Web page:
About the “5-year low” initial unemployment claims

Yesterday, the Department of labor released its weekly first time unemployment claims.

While I am concentrating on my physical conditioning (if you have read my “About”  you understand how energy and time-consuming this can be,) it was obvious how bogus the numbers were.

According to the report, the seasonally adjusted data initial claims dropped to a 5-year low of 335,000. However the unadjusted number is 555,708 an increase of 2,360 from the previous week.

Maybe some of you are saying; “Wha Da HUH?”

Still others are probably using language  you would never hear me use (cough.)

First let us define the phrase seasonally adjusted, from Wikipedia:

Seasonal adjustment is a  method for removing the seasonal component of a time series that is used when analyzing non-seasonal trends. It is normal to report seasonally adjusted data for unemployment rates to reveal the underlying trends in labor markets.[1] Many economic phenomena have seasonal cycles, such as agricultural production and consumer consumption, e.g. greater consumption leading up to Christmas. It is necessary to adjust for this component in order to understand what underlying trends are in the economy and so official statistics are often adjusted to remove seasonal components.

This seems fairly straight forward, except there is not a standardized method to determine the seasonally adjusted number. As Wikipedia states:

When a seasonally varying dependent variable is regressed on a seasonally varying independent variable to find the effect of the latter on the former, the use of seasonally adjusted data can result in biased coefficients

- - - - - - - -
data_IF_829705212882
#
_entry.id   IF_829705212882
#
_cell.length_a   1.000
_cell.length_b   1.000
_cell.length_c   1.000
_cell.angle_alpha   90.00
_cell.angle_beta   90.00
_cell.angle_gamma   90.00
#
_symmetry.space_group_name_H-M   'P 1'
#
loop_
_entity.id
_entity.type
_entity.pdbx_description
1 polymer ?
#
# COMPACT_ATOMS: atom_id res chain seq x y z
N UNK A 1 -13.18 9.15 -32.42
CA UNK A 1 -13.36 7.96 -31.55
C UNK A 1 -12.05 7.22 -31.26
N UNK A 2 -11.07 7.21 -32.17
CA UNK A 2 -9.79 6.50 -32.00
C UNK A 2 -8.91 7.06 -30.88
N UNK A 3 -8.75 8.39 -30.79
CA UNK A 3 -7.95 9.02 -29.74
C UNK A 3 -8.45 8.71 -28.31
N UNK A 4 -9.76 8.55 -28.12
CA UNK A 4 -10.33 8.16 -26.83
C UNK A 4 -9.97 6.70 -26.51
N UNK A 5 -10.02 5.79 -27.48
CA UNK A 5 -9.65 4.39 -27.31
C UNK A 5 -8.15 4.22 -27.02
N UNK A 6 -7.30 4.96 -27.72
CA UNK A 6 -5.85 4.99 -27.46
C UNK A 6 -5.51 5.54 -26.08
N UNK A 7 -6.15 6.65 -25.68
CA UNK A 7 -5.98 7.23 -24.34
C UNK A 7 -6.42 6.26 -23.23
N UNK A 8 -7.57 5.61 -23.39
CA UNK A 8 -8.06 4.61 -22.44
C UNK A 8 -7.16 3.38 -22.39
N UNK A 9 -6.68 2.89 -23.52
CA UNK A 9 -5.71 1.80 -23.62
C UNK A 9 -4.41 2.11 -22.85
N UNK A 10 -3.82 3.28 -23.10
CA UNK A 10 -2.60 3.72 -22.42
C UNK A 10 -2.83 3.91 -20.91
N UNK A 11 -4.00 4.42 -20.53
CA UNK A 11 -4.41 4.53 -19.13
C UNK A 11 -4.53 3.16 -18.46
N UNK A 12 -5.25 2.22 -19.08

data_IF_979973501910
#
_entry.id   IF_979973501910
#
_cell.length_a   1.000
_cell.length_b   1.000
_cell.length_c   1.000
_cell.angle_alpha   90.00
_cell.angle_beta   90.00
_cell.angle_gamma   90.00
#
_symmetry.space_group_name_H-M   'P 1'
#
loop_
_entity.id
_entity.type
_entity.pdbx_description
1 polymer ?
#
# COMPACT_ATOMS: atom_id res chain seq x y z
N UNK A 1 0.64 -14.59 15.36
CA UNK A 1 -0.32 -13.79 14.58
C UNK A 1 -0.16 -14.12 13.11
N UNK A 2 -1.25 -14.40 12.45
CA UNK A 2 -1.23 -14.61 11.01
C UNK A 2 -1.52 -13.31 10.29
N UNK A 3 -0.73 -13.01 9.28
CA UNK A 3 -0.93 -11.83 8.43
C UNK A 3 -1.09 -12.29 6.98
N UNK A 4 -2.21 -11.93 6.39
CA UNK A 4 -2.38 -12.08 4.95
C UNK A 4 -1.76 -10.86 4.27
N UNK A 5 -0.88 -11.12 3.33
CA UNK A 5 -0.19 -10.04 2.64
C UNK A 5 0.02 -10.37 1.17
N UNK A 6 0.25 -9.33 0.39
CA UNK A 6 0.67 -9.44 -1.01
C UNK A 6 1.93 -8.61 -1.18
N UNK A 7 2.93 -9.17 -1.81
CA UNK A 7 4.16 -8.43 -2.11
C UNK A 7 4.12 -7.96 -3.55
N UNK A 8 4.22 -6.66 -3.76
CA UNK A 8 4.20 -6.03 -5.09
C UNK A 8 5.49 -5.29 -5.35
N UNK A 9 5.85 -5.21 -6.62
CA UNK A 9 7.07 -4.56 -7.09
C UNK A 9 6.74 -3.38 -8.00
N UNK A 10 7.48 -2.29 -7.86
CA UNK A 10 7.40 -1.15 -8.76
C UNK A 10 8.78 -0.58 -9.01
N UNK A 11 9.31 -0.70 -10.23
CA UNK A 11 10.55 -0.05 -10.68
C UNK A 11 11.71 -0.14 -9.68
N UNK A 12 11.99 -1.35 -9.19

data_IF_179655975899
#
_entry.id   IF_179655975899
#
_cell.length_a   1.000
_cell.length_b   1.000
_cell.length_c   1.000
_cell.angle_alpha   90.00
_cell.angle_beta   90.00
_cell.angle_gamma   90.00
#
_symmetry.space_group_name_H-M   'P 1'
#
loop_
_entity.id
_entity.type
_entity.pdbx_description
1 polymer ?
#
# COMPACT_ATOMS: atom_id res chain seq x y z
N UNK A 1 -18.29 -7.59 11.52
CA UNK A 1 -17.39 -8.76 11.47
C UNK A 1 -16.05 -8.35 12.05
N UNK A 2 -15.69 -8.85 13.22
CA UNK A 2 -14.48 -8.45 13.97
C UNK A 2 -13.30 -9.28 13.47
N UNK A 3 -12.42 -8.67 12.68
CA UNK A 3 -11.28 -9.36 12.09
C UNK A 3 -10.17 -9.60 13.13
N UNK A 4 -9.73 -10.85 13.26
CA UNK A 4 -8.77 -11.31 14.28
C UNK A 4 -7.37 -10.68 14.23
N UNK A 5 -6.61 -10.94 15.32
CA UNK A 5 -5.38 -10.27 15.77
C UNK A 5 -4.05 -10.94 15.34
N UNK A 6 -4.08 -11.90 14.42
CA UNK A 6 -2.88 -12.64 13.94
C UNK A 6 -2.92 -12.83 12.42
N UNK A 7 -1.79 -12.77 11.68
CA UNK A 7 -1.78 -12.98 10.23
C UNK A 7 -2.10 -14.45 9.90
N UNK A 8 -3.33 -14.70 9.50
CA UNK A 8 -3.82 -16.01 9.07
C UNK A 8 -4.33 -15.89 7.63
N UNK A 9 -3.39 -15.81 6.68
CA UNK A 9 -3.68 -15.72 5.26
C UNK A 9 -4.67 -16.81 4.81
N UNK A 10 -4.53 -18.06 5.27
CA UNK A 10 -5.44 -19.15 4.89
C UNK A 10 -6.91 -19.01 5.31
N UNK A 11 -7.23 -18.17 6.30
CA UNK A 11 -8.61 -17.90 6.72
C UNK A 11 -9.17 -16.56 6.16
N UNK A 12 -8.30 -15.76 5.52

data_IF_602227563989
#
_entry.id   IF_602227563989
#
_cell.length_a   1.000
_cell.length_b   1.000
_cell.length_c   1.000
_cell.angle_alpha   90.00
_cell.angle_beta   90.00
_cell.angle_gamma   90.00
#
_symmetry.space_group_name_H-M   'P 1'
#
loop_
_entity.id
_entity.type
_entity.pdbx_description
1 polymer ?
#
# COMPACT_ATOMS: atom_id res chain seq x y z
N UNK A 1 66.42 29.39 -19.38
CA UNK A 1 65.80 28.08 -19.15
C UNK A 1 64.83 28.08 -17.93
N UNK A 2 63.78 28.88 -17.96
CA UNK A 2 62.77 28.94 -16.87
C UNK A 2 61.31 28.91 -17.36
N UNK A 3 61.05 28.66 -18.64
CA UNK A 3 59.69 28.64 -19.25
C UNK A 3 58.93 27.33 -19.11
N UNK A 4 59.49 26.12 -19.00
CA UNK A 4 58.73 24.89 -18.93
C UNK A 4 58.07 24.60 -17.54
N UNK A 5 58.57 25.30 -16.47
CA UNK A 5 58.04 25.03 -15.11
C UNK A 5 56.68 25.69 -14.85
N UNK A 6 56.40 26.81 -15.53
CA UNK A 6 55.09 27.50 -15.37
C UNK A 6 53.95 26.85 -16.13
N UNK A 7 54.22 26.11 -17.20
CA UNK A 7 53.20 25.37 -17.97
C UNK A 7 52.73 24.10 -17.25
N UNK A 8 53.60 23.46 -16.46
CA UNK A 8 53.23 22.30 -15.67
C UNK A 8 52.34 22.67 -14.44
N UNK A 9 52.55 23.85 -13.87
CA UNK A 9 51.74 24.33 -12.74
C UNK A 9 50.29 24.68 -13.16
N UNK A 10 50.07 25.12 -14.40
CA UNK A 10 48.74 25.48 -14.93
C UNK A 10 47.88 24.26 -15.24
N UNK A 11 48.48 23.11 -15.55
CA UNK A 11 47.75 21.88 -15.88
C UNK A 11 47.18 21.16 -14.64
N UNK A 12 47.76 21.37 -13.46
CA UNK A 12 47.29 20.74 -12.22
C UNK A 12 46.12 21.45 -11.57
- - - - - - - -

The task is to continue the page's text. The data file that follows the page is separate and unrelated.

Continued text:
All this leads me to this graphic by Newsbusters.

initial unemployment claims

Note the seasonal adjustment factor. It’s not the same. It’s higher, thereby  causing a lower unemployment claim. This is why as Wikipedia also states:

The seasonal components of a series are often considered to be uninteresting in their own right and to cause the interpretation of a series to be ambiguous. By removing the seasonal component, it is easier to focus on other components.

If they had used the same adjustment factor as last year, the claim number would have increased, not dropped. But as we know, the average person will only hear:


Yea, I’m sick too.

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2 Responses to About the “5-year low” initial unemployment claims

  1. There’s a reason that the old saying, “Lies, damned lies, and statistics” has been around for so long.

  2. Pingback: Thursday March 7th; can't think of a witty title....

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